Unfortunately, our laws don’t seem to agree. The police call Susan DeSotel’s death the result of a “driving error.” If the driver is cited at all, it’s possible that on top of a fine for the traffic ticket he could face a $1,000 fine and lose his license for six months.

As I maintained the other day, that is not acceptable. I think some time behind bars is appropriate if your driving error kills someone.

The more compassionate and maybe wiser Mrs. Smith suggested that such a driver should be required to speak at some number of driver education classes over the course of a year. (That is an excellent idea. Think about it.)

What do you think is appropriate? Tell me by leaving a comment here. Tell your legislators.

As people are saying, the driver will have to live with the consequences of his driving error for the rest of his life. I’m sorry, but we all live with unpleasant things, some of which we bring upon ourselves and some that others visit upon us.

At least we are still alive.

Enhanced by Zemanta

Cyclist dies of head injuries following collision

The Iowa woman who suffered severe head injuries in a bicycle collision with a pickup truck died Monday in Iowa City. Susan Milsap DeSotel, 51, was a mother and a member of the Hawkeye Bicycle Association.

According to this article, the driver of the pickup truck might get a traffic ticket.

Additional charges that might apply because DeSotel died could result in a $1,000 fine a six-month license revocation.

Iowa law is terribly inadequate in situations like this.

In an email today to Cedar Rapids city council member Monica Vernon, whose daughter – and my own – attended grade school with DeSotel’s son, I told her:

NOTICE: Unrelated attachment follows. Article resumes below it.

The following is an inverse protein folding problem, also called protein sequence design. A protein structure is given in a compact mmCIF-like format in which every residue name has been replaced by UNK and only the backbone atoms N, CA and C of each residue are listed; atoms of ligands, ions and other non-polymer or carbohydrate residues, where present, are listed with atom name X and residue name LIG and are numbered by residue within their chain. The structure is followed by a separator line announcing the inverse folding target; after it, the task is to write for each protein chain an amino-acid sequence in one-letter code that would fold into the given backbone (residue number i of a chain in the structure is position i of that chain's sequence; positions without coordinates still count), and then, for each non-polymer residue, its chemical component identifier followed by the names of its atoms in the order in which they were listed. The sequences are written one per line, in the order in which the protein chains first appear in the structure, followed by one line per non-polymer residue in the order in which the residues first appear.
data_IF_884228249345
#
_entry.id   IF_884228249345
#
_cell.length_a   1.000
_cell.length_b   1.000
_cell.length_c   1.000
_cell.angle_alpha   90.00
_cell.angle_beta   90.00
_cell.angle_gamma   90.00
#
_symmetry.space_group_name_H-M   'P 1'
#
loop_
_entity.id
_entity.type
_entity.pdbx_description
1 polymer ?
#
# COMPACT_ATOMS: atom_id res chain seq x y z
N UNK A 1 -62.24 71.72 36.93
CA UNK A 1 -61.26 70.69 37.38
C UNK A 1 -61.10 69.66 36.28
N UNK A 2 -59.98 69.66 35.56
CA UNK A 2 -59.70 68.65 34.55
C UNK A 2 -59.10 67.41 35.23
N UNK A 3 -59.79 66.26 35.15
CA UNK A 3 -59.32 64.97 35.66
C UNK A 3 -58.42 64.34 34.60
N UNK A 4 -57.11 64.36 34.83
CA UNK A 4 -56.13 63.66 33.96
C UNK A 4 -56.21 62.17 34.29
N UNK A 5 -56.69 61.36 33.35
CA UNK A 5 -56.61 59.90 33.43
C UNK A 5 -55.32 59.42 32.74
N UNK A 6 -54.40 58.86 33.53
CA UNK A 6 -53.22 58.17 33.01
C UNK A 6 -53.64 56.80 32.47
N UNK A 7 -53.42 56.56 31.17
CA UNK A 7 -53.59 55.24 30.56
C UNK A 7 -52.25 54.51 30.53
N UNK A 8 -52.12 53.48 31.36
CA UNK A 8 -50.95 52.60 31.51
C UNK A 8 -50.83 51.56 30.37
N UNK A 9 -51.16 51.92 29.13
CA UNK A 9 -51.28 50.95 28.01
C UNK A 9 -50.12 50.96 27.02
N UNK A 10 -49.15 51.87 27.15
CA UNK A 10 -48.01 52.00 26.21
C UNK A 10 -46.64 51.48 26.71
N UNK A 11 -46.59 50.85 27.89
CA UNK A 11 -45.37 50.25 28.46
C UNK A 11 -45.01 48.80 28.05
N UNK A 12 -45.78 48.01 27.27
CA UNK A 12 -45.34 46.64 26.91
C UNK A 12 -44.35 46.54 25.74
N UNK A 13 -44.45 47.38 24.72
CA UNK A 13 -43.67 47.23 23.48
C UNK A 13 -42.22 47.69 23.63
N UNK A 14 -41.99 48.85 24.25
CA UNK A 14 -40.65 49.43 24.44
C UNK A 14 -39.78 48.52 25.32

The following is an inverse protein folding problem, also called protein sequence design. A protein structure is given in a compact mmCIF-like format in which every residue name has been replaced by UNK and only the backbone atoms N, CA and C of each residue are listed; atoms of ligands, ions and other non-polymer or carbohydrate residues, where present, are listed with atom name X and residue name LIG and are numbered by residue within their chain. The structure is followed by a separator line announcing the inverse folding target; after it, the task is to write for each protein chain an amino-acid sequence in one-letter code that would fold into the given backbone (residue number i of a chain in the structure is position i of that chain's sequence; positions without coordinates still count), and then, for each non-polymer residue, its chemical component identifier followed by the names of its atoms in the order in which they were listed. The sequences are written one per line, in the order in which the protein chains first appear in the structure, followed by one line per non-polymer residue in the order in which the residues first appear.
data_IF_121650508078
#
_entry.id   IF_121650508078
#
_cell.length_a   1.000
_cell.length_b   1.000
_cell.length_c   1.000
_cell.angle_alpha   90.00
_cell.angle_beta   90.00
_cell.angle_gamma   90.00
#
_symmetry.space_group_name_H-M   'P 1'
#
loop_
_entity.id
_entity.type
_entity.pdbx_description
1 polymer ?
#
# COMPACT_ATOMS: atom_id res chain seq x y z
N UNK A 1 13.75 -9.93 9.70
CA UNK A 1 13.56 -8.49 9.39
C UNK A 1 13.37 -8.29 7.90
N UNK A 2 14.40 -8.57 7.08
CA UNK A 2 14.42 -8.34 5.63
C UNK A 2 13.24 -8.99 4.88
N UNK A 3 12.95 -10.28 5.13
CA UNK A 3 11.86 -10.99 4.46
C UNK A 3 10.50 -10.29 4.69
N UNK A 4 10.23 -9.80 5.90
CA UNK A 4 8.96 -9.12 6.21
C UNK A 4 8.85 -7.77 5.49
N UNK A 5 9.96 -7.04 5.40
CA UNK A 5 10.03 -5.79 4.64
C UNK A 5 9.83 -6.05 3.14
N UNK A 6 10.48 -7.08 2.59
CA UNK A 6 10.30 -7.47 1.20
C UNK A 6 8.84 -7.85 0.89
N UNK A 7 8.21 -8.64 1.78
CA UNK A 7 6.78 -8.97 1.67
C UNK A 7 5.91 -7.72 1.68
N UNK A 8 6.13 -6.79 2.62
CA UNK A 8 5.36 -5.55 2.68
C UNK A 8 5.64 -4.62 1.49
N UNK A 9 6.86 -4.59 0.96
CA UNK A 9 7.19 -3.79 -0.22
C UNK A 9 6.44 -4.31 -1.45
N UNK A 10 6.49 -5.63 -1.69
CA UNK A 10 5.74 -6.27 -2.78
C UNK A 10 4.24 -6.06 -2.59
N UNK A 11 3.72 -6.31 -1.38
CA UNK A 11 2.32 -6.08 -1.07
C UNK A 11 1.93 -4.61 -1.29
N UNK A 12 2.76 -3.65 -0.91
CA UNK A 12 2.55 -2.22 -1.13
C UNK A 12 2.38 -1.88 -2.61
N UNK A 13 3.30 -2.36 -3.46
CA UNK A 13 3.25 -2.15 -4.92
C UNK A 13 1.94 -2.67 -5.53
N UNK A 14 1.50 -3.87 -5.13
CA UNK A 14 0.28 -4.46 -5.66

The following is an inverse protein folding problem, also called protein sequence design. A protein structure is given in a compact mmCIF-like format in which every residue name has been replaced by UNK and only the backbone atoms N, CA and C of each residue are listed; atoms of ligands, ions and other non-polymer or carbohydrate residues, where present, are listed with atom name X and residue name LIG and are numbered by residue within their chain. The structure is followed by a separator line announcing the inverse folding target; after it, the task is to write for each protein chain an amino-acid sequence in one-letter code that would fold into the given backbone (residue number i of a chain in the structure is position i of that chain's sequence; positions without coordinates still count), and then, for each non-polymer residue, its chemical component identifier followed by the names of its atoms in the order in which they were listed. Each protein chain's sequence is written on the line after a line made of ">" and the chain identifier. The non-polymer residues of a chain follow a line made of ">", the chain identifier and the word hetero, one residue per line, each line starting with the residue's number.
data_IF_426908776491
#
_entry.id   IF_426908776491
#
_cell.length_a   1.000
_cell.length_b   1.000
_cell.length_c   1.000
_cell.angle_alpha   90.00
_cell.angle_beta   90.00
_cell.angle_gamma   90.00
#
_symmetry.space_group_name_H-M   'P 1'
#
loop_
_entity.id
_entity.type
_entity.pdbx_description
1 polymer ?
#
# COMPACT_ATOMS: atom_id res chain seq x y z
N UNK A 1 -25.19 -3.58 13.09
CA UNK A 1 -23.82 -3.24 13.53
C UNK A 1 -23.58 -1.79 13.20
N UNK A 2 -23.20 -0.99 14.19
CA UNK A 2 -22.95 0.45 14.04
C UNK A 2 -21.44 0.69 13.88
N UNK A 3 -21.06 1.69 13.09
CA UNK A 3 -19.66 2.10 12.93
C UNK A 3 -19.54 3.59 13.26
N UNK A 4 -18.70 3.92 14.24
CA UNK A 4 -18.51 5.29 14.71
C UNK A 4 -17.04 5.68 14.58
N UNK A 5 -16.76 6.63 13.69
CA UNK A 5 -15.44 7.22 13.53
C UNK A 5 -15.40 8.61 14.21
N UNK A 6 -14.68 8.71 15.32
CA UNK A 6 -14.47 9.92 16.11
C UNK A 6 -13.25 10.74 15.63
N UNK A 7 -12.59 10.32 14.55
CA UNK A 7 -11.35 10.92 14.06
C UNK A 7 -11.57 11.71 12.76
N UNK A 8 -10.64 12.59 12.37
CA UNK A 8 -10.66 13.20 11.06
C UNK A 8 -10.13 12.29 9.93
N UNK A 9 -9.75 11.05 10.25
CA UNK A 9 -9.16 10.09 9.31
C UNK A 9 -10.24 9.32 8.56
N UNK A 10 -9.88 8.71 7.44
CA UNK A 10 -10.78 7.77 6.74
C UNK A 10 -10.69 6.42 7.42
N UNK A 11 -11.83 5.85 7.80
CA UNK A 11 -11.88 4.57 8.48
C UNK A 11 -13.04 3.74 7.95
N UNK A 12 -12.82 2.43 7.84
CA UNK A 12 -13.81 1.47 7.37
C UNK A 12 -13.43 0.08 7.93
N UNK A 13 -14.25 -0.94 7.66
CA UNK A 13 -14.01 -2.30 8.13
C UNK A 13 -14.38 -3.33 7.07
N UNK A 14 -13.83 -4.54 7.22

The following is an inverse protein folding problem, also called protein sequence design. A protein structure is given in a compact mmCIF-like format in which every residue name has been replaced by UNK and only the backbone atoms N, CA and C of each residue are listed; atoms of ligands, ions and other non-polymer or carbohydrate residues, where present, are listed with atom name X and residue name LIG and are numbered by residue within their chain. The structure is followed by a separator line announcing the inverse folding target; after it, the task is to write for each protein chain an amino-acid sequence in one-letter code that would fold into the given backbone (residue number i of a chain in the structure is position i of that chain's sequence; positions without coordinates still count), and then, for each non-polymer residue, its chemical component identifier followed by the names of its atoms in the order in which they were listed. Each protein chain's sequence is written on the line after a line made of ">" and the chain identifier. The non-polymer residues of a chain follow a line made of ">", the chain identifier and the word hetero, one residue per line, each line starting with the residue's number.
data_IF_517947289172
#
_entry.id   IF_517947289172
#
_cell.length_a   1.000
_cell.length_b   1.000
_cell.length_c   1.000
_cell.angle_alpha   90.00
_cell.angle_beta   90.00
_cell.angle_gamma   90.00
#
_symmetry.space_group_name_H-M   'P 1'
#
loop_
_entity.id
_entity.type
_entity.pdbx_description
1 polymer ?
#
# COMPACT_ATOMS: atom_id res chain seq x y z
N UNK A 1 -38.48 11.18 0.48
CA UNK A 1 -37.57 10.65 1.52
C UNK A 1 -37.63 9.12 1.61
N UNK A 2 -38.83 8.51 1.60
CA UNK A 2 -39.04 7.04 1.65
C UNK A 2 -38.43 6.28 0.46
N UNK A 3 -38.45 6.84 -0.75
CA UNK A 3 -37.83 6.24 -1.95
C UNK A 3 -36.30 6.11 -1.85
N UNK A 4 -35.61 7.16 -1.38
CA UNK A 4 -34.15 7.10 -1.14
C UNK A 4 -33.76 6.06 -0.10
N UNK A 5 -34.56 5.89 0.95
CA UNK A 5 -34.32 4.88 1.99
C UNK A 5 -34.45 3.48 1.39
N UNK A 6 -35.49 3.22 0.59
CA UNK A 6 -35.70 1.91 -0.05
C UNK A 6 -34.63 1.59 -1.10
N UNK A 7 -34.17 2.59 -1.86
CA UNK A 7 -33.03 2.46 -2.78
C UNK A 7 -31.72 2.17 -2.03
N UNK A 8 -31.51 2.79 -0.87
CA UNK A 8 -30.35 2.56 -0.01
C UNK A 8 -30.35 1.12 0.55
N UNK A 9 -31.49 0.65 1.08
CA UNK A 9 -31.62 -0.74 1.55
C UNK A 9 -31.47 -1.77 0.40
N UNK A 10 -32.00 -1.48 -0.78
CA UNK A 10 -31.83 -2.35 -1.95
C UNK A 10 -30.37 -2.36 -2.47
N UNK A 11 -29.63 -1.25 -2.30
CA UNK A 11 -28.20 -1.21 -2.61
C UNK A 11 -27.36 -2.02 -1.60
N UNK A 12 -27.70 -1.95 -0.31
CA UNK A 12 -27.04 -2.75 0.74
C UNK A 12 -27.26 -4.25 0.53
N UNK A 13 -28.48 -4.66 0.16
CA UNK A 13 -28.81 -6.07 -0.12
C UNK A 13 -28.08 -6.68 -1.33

“If I were the driver, I would fully expect to be charged with a crime and to spend time in jail or prison if my carelessness caused someone to die.
“As a very concerned citizen, I would like to see some official comment from the council and the police chief about the seriousness of this situation.”
No such comment that I have seen so far.
I don’t know why Robert Fleming turned into DeSotel’s path. I’m having trouble imagining how this could be seen as anything other than careless or reckless. We will see what, if anything, the eyewitness to the collision as to say.
Enhanced by Zemanta

On cycling and mirrors…

The debate over bicycle legislation in Iowa has had me wondering if what I’ve believed for years about using a mirror while riding is wrong – that it’s a good idea.

I’ve encouraged other people to use a mirror and check it frequently for traffic approaching from behind. If my mirror happens to be broken or forgotten (which is rare now that it is hot-glued to my helmet), I feel very vulnerable to being overtaken.

The head turn you hear about seems to work well for some cyclists, but others tend to veer left when they turn their heads to look back. I always feel I see better behind me with a quick glance in the mirror rather than turning my head, which I often do anyway.

Some other people swear by mirrors, too, as you can see in a discussion here, but apparently there is no real research showing they improve safety – and certainly no basis for requiring their use.

The best advice might be this: Understand the mirror’s limitations and don’t focus too much on what’s behind you.

Go here for an interesting article on the subject in Adventure Cycling.

What do you think? Do you use a mirror? Bike-mounted or helmet-mounted? Why or why not?

Reblog this post [with Zemanta]

peopleforbikes

Twitter Updates

Enter your email address to subscribe to this blog and receive notifications of new posts by email.

Join 7 other followers

Archives